A riot of rhythms: neuronal and glial circadian oscillators in the mediobasal hypothalamus.
Molecular Brain, August 2009
Guilding C, Hughes AT, Brown TM, Namvar S, Piggins HD, Clare Guilding, Alun TL Hughes, Timothy M Brown, Sara Namvar, Hugh D Piggins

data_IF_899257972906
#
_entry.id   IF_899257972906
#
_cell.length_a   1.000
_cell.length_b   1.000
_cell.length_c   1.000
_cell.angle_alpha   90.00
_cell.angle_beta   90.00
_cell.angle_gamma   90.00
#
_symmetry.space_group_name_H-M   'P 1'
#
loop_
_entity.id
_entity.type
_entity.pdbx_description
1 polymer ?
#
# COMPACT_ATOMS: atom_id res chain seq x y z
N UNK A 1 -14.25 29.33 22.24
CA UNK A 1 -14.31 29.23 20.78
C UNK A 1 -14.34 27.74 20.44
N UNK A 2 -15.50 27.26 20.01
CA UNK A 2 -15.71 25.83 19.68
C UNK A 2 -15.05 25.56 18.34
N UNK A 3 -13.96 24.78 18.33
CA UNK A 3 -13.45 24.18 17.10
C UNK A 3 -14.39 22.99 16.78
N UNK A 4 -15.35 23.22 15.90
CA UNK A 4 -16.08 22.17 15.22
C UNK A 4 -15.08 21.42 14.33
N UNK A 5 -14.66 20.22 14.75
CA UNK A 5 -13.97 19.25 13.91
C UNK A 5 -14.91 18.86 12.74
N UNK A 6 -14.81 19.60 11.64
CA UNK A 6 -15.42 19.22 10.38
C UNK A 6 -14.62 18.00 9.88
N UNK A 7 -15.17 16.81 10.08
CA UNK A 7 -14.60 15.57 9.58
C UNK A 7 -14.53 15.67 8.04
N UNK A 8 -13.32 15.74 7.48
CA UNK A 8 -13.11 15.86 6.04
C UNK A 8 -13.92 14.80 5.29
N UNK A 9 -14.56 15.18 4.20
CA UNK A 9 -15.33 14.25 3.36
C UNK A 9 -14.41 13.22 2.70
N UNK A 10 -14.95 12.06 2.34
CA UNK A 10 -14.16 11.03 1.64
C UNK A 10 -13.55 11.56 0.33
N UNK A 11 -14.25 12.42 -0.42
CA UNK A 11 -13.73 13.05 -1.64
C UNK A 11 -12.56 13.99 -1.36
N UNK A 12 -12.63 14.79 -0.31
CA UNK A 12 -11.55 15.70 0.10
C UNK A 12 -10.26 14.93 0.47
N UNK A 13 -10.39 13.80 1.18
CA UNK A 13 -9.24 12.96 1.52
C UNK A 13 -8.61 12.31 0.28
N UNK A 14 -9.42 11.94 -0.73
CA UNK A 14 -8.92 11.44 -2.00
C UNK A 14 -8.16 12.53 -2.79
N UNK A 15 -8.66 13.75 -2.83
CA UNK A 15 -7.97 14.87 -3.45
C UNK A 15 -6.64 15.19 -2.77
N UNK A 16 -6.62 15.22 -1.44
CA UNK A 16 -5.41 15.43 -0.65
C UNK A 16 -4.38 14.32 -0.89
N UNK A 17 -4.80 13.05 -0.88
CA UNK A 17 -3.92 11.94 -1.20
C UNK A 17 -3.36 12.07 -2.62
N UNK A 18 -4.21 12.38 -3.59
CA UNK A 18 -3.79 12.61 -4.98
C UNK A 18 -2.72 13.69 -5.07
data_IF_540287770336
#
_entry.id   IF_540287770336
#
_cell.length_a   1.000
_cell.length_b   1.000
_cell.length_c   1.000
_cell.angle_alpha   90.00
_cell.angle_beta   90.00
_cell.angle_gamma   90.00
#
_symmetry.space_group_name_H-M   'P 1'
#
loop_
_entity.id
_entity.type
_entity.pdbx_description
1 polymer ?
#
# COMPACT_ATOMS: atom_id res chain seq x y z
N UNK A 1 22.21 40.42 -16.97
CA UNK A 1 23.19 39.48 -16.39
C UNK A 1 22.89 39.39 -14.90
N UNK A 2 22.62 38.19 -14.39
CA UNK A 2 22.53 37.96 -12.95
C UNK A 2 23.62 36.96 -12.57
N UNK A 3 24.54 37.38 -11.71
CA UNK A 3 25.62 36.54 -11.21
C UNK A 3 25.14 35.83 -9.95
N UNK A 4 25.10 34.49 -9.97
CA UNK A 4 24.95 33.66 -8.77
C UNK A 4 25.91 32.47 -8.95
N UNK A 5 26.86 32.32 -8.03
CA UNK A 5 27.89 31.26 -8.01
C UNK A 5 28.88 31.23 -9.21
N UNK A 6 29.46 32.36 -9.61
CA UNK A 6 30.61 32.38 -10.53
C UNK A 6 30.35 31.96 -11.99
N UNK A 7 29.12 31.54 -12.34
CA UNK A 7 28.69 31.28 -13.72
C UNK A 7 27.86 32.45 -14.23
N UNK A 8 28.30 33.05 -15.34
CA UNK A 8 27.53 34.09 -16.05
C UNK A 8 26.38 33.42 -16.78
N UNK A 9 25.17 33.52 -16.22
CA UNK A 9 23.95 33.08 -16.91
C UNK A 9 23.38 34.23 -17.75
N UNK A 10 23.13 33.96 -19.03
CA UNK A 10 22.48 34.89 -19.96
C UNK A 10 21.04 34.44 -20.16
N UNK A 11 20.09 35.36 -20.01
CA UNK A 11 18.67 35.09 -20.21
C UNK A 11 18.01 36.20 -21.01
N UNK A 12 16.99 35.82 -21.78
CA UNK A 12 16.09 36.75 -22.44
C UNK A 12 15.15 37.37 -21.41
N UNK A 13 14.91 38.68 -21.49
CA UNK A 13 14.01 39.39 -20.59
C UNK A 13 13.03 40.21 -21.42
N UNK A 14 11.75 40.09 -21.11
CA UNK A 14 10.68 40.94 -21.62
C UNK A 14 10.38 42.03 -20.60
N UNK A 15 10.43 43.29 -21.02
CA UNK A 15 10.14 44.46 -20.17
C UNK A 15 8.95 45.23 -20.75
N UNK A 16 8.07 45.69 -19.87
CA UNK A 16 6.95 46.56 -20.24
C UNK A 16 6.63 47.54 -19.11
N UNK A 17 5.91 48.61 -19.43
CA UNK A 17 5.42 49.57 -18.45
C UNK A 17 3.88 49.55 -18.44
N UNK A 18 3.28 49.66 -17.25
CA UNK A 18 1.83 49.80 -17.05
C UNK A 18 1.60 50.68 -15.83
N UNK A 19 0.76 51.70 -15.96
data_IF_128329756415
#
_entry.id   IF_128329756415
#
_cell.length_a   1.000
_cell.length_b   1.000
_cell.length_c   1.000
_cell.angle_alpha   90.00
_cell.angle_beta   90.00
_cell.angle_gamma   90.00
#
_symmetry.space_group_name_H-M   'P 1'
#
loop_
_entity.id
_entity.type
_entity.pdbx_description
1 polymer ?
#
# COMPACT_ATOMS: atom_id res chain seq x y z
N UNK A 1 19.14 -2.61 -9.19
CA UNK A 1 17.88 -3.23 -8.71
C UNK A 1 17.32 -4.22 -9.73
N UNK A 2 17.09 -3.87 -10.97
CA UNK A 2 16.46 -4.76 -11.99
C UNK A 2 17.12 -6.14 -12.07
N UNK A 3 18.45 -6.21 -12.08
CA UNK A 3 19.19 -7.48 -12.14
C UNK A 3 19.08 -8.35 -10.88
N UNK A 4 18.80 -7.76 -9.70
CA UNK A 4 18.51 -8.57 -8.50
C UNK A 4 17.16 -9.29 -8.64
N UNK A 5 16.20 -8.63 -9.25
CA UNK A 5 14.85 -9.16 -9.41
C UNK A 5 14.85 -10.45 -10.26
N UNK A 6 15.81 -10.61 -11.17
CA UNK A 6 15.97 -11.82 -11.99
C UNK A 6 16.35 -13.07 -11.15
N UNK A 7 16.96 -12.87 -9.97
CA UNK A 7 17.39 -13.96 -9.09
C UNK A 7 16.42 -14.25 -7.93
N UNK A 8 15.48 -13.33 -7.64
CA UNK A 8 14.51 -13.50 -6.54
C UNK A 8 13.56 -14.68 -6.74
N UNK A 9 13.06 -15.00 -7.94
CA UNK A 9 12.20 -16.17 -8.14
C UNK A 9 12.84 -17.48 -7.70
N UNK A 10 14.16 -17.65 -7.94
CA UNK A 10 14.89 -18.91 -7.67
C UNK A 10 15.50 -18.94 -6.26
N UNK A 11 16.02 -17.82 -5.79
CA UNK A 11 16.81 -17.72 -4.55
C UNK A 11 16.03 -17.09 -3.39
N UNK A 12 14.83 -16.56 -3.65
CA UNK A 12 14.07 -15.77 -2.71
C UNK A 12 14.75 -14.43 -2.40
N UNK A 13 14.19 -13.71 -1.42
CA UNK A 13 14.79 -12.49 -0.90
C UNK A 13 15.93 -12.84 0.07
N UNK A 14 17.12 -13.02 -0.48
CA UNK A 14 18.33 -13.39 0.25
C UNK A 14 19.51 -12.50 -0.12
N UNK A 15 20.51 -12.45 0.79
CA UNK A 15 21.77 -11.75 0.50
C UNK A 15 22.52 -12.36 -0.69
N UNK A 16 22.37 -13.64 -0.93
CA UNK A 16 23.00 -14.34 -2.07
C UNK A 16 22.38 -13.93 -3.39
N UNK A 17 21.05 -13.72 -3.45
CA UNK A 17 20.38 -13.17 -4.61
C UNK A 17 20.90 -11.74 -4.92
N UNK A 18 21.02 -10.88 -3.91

In mammals, the synchronized activity of cell autonomous clocks in the suprachiasmatic nuclei (SCN) enables this structure to function as the master circadian clock, coordinating daily rhythms in physiology and behavior. However, the dominance of this clock has been challenged by the observations that metabolic duress can over-ride SCN controlled rhythms, and that clock genes are expressed in many brain areas, including those implicated in the regulation of appetite and feeding. The recent development of mice in which clock gene/protein activity is reported by bioluminescent constructs (luciferase or luc) now enables us to track molecular oscillations in numerous tissues ex vivo. Consequently we determined both clock activities and responsiveness to metabolic perturbations of cells and tissues within the mediobasal hypothalamus (MBH), a site pivotal for optimal internal homeostatic regulation.
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